With a new legislative session to begin on Tuesday, some Democratic Progressive Party (DPP) lawmakers are calling for the review of proposed legal amendments to target “agents of the Chinese Communist Party [CCP] in Taiwan” to be put on hold, sources in the party said yesterday.

Those urging that the review be deferred cited the need to campaign for the legislative elections in January, which would leave them with less time to review bills, as well as the sensitive nature of the proposals, as issues related to cross-strait relations are likely to add unknown variables to the elections, the sources said.

DPP lawmakers of this opinion said that the caucus should focus on passing the general budget, while they are split over whether the caucus, which holds the legislative majority, should push through the proposals during the new session, they said.

DPP caucus’ stance on the amendments has gotten pushback internally from members and externally from the Mainland Affairs Council, DPP caucus director-general Lee Chun-yi (李俊俋) said.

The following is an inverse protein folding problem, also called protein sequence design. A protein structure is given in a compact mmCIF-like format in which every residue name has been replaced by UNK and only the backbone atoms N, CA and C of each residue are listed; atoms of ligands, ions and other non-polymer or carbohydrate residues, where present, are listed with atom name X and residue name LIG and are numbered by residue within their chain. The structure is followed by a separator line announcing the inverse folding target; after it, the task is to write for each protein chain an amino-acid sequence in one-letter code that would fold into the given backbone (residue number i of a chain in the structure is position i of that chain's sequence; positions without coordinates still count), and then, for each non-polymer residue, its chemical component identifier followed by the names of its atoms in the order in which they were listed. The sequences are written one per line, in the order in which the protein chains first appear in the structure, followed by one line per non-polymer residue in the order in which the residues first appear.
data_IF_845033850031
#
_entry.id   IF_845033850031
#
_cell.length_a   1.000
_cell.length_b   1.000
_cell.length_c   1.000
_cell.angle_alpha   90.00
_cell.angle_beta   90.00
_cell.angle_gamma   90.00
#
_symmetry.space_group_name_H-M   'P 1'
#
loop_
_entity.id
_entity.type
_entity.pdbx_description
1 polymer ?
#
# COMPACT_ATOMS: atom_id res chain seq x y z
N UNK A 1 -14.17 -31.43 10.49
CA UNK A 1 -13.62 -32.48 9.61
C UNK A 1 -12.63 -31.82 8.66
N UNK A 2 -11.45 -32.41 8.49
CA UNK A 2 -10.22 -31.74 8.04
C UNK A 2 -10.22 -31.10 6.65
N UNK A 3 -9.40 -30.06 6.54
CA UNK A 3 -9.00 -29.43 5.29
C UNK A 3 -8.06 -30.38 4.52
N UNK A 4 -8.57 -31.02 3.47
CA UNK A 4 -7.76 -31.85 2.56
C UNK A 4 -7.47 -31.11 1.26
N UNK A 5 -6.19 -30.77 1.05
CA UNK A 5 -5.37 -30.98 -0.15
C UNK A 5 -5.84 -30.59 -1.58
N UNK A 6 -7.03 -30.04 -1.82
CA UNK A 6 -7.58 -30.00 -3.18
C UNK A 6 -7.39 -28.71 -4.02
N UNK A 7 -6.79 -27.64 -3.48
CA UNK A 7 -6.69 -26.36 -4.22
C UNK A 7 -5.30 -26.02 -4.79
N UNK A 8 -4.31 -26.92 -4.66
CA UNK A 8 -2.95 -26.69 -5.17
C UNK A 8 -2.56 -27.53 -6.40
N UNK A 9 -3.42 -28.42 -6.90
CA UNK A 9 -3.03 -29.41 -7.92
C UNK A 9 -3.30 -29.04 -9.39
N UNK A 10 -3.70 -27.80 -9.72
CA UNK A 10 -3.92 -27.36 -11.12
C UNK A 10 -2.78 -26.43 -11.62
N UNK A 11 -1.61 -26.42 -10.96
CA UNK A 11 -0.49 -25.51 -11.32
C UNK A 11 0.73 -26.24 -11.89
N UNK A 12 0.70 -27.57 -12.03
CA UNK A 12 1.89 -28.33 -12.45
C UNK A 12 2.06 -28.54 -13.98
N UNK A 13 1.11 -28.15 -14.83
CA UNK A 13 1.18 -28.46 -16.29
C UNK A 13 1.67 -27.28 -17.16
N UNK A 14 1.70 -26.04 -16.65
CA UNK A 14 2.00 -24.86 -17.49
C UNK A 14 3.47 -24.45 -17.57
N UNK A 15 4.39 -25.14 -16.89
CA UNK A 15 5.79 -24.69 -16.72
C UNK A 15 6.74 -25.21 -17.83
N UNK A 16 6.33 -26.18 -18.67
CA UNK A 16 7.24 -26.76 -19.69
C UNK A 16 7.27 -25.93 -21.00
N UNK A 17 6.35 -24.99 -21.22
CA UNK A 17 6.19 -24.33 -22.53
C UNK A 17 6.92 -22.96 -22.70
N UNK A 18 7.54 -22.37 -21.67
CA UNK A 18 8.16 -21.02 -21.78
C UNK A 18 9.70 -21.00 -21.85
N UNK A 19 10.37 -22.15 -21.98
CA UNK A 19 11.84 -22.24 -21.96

However, the caucus and the council have reached three agreements: rules targeting CCP agents are not to be set in a special law, but by amending the Act Governing Relations Between the People of the Taiwan Area and the Mainland Area (台灣地區與大陸地區人民關係條例); the identification of CCP agents is not to involve a registration system; and China-based Taiwanese businesspeople are not viewed as falling within the definition of CCP agents, Lee said.

The caucus is to hold a meeting tomorrow to unify views on the proposed amendment, he added.

President Tsai Ing-wen (蔡英文) had previously said that she hoped the proposed amendment would be passed during the new session to strictly regulate individuals, companies, groups and organizations spreading CCP propaganda, attending CCP-hosted conferences or issuing statements deemed harmful to Taiwan’s sovereignty.

However, defining CCP agents has proven to be a daunting task, one that has sparked concern among Taiwanese businesspeople working in China and generated strong resistance from the pan-blue camp.

The caucus, rather than the Executive Yuan, is at the helm of the planned amendment, but the Cabinet has said that it would respect any decision that the caucus makes.

The new session is expected to be a very busy one, starting with Premier Su Tseng-chang’s (蘇貞昌) administrative report and followed by a question-and-answer session, the review of a special budget for the procurement of 66 F-16Vs and a review of the nomination of five Central Election Commission members, Lee said.